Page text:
Orr and his attorney, Paul Grant, contend that his prosecution is the result of an EPA vendetta. Orr had been involved in a legal challenge of EPA standards for several years, claiming that new sulfur regulations for gasoline were based on bad science, increased the price of gasoline significantly and actually hurt air quality. Testing his product and its supposed benefits might have demonstrated that the costly new standards weren't truly necessary — hence the motive, Grant suggests, for shutting down Orr's operation before further tests could be conducted.
"Had the tests been run, Bill Orr would have been vindicated or proven wrong," Grant says. "Had Orr been proven right, the EPA would have been terribly humiliated. Government agencies don't want naysayers proving them wrong. They had a lot to lose, and I think they would have lost had the tests been run."
The vendetta theory has been strongly embraced by Orr's supporters. That's the only explanation, they say, for how an audit that found some minor irregularities in the administration of a federal grant mushroomed into a lengthy criminal investigation involving the EPA, the IRS, postal inspectors, the Securities and Exchange Commission — even, at one point, the Department of Homeland Security. A motion for a new trial filed by Grant accuses federal prosecutors of misrepresenting evidence in the case, smearing Orr with unproven innuendos and lying to the jury. "The trial tactics of these prosecutors offer a primer in how to convict a defendant without evidence," the motion states.
Federal prosecutors have declined to comment on Grant's allegations, pending a formal response filed in court. But U.S. Attorney Troy Eid has defended the prosecution as a welcome deterrent to the kind of snake-oil schemes foisted on consumers and investors in response to soaring prices at the pump. "With increased focus on alternative fuels," he said, "this conviction is a reminder: Always check under the hood."
Orr compares himself to Preston Tucker, the visionary automaker whose revolutionary "Tucker Torpedo" was quickly sunk by unfounded fraud allegations. "I was told years ago by people in Congress that it was suicide to get involved in alternative fuels," he says. "There's a lot of lip service in support of it, but you're up against an entrenched, big-oil mentality. It's a multibillion-dollar mature industry that isn't going to let any share of its market go to outsiders."
At 56, with short-cropped hair and mild eyes, Bill Orr doesn't seem cut out for the part of mad inventor or conspiracy theorist. His apartment is crowded with stacks of canned goods and files, giving off that lonely air of the middle-aged entrepreneur, definitely single (divorced ten years, two sons), in need of more storage space. It's only when he begins to talk, at length and with great authority, about patent law, fuel recipes and global warming that he reveals the eclectic nature of his obsessions.
Friends describe Orr as frugal, eccentric and brilliant, with the organizational skills of a small child. They say he correctly predicted, more than a year in advance and within 1,500 miles of its epicenter, the 2004 Indian Ocean earthquake and tsunami. But he's also been known to show up for a meeting with the royal family of Bahrain wearing mismatched shoes. "I have joked that he would have a hard time falling out of a wet paper bag," says Shires, who first met Orr eighteen years ago while working on the John Andrews gubernatorial campaign. "But he's also a near genius in many regards."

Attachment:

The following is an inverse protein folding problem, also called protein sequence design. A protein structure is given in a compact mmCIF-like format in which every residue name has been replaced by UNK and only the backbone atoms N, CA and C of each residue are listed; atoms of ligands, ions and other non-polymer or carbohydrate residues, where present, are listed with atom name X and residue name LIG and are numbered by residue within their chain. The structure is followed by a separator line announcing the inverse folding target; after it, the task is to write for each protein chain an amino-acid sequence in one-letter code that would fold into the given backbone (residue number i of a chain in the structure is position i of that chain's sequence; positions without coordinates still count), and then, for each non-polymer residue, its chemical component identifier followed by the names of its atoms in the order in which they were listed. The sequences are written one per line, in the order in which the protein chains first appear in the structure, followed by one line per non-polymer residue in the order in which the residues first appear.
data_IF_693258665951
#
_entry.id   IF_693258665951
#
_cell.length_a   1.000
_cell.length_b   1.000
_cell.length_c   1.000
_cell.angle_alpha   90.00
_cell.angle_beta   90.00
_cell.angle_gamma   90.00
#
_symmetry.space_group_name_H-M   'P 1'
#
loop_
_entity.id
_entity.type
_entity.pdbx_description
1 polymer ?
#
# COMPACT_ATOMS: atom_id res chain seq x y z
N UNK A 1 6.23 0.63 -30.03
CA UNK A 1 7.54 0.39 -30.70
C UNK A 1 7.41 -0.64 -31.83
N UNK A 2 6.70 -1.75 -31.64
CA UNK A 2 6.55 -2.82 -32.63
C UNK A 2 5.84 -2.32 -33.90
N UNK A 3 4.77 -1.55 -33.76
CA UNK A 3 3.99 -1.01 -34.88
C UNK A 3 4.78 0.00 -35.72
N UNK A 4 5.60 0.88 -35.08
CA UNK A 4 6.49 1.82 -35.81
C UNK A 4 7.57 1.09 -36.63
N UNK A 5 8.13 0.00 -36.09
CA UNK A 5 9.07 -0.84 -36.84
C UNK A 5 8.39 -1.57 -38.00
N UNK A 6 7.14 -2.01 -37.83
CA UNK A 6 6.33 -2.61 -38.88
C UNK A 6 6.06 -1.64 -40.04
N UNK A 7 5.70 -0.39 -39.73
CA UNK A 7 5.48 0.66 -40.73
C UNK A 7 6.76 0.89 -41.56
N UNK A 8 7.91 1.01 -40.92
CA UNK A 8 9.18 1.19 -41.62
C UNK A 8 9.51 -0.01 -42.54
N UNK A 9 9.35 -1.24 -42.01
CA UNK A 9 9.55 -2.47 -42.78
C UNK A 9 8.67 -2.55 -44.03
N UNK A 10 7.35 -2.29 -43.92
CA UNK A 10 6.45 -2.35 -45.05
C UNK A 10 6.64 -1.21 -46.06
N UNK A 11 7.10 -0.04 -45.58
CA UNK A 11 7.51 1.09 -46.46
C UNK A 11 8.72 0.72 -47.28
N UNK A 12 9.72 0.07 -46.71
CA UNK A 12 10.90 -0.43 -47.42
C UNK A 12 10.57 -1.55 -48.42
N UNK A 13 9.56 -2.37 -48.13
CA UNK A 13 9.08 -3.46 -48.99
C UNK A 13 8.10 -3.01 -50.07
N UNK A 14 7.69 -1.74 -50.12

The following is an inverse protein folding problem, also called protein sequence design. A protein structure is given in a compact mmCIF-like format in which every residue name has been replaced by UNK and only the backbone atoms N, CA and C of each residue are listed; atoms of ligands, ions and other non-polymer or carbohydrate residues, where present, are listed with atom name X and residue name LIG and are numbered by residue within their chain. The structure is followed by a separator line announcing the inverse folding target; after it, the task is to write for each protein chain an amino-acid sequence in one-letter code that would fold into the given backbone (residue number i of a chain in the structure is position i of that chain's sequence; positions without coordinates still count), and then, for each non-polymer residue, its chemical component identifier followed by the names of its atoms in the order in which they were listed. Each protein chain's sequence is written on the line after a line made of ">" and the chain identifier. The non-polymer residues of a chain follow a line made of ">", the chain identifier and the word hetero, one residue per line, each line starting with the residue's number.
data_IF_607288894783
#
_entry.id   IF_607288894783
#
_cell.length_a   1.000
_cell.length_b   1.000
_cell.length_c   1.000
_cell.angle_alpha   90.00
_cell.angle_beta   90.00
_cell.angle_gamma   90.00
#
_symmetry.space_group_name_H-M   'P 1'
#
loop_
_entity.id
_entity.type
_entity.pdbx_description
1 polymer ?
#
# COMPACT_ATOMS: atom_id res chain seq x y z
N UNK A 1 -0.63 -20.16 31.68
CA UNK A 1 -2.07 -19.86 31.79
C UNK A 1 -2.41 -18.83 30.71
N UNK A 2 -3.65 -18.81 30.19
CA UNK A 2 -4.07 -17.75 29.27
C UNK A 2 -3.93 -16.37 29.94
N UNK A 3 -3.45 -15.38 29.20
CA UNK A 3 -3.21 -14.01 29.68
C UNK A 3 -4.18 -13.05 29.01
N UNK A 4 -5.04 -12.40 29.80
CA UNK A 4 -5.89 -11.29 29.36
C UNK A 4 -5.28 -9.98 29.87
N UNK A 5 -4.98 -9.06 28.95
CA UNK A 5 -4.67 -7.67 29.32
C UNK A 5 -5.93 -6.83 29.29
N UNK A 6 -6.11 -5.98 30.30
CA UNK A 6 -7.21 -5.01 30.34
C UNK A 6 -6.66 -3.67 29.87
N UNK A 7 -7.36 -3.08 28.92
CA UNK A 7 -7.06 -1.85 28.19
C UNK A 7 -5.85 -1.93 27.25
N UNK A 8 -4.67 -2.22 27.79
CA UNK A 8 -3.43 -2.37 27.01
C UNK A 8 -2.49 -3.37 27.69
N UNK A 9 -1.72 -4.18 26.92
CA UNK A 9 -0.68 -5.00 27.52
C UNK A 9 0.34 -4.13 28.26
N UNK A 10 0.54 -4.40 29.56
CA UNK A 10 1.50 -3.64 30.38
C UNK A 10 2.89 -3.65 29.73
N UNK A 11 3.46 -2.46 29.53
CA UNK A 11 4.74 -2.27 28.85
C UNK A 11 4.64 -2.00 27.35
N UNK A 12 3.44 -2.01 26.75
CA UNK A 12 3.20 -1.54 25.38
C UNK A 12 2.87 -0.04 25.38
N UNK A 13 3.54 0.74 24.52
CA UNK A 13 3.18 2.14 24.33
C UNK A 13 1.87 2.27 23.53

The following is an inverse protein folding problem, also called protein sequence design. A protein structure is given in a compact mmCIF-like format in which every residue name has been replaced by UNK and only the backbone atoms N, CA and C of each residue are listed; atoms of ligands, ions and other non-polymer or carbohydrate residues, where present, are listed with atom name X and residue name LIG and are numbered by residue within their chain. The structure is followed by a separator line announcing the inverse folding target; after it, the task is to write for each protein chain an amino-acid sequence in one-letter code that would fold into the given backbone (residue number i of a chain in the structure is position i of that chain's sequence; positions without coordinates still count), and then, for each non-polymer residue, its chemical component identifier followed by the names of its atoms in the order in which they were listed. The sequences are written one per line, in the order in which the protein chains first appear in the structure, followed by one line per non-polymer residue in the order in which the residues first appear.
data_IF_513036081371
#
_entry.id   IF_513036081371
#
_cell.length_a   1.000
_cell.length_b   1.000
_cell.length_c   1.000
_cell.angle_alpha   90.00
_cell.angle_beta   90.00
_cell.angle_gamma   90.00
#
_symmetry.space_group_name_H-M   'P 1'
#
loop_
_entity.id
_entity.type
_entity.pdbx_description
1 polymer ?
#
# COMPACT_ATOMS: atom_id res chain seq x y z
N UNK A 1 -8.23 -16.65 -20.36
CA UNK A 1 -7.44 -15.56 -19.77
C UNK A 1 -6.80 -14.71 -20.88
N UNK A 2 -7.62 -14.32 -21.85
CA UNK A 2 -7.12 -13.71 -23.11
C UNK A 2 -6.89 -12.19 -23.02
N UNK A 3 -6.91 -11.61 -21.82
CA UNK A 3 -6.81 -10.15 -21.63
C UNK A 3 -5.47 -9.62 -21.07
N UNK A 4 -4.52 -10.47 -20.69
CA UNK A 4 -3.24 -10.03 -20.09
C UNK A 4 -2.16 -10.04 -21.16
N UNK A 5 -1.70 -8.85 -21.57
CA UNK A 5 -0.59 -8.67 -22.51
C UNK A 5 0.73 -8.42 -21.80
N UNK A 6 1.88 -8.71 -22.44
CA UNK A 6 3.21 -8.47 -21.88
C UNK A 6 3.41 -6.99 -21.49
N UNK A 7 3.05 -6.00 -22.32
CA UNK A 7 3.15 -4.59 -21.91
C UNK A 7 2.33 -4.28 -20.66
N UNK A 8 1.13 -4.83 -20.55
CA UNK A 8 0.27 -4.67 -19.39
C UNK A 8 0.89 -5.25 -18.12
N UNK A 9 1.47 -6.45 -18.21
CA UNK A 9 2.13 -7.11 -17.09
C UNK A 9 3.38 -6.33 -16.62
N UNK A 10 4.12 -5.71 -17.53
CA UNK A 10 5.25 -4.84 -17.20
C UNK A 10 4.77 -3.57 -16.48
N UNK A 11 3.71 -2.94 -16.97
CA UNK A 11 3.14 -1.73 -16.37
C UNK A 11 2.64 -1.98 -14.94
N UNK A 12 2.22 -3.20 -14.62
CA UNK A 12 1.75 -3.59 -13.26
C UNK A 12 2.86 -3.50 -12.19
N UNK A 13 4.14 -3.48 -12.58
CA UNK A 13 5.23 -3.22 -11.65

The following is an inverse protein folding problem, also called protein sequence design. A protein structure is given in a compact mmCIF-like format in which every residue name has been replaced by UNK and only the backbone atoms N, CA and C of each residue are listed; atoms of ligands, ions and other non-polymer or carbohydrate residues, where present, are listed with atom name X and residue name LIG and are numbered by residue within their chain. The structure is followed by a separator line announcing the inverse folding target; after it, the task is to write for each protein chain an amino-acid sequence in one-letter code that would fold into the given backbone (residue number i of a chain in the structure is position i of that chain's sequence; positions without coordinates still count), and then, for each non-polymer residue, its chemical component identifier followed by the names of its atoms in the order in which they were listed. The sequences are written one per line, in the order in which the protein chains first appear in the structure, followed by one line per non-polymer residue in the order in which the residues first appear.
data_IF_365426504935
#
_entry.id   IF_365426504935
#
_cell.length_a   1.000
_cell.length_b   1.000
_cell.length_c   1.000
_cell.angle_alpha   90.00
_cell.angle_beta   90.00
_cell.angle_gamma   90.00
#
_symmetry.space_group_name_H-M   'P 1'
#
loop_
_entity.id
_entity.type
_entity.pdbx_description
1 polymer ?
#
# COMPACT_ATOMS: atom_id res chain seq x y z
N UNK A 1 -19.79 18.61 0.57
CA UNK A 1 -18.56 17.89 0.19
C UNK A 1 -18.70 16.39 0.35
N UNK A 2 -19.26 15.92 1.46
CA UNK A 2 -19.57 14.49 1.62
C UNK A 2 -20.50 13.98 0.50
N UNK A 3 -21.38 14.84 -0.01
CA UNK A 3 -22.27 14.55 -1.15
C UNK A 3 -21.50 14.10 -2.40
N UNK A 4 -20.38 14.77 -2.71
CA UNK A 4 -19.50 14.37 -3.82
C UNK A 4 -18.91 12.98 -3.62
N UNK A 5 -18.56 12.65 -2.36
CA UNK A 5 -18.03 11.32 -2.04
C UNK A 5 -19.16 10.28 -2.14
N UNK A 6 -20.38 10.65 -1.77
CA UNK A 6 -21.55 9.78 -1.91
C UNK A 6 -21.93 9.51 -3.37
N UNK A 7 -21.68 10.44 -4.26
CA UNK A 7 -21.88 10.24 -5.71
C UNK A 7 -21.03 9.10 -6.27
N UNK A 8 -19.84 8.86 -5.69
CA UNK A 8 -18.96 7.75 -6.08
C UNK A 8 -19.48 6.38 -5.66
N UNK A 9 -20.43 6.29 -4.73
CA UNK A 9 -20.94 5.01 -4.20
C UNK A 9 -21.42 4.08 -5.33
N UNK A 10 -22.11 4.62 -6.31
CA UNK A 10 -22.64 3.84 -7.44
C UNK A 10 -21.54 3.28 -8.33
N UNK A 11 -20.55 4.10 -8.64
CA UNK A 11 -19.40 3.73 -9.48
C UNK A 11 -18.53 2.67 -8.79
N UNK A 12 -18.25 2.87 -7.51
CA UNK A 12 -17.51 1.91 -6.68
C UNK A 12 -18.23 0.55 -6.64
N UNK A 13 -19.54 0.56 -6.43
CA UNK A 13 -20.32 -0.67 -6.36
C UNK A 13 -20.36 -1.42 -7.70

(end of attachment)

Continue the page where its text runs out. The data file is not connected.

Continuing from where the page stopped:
An Air Force brat, Orr was born in Ohio but traveled widely as a child. His family put down roots in Colorado long enough for him to finish high school in Aurora. He returned to the state after studying science and engineering at the U.S. Coast Guard Academy and earned a degree in business from the University of Colorado. Then he went to work as a CPA, but only for a short while. "I couldn't stand accounting," he says now. "I got headaches."
In 1979, another accountant introduced him to a tax shelter that involved the use of methanol in gasoline. Orr became fascinated with the economics and chemistry of the product. Better known as wood alcohol, methanol has a long history as a high-powered automotive fuel, from the days of the Model T to the modern Indy 500. It has drawbacks, including its corrosive effects on aluminum engines and rubber seals, but Orr saw huge potential for blending methanol with other alcohols as an octane-enhancing additive. At the time, the government was in the process of phasing out the use of lead in gas, and refiners were searching for an alternative octane booster. Methanol extracted from natural gas cost a fraction of the price of gasoline even then, and Orr realized that even a modest piece of the growing market for gas-alcohol mixes could be worth millions.
Over the next few years, Orr organized the American Synthetic Fuels Company, later known as Energos Systems. The company obtained the very first waiver for a methanol-unleaded gas blend from the EPA, then under the direction of former Colorado lawmaker Anne Gorsuch. Orr began working with refineries in the Southwest seeking a cheap source of octane, while giant Arco started selling its own methanol-laced gas on the East Coast. The market seemed poised to take off.